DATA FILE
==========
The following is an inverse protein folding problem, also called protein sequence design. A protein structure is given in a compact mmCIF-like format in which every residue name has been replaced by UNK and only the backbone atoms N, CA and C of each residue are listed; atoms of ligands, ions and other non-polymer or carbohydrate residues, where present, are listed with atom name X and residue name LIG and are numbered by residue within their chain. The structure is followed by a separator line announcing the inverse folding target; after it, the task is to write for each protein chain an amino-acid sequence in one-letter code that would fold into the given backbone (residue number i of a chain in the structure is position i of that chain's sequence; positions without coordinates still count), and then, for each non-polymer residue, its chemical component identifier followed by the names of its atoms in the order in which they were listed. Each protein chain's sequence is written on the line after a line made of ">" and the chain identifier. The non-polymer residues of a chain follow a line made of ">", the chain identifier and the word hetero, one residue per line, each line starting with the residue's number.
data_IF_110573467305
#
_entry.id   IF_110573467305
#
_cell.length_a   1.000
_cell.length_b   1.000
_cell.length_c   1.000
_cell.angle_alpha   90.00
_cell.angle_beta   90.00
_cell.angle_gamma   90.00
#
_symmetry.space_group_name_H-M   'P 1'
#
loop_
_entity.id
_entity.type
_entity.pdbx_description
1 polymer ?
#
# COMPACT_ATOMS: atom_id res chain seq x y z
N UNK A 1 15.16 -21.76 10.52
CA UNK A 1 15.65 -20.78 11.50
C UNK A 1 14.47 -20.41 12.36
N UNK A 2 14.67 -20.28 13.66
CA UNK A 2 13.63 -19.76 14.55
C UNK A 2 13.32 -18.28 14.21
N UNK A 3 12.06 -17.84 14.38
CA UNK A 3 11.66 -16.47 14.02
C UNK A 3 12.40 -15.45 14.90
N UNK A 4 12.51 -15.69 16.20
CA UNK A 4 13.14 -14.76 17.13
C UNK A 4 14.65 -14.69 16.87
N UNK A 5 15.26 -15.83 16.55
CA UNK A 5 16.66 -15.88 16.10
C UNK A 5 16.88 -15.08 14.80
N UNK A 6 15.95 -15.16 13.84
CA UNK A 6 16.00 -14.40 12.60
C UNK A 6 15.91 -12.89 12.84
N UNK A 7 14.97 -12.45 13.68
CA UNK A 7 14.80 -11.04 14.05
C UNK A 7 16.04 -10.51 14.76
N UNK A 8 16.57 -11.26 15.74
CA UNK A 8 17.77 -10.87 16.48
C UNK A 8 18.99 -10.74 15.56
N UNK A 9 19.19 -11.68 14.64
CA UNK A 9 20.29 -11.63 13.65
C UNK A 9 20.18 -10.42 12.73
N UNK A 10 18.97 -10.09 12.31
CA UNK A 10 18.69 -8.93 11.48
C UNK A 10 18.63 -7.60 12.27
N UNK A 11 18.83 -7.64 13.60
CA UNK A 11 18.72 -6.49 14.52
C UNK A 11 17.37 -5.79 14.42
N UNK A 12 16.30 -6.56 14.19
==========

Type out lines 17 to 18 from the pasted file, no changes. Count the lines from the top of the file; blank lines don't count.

_entity.type
_entity.pdbx_description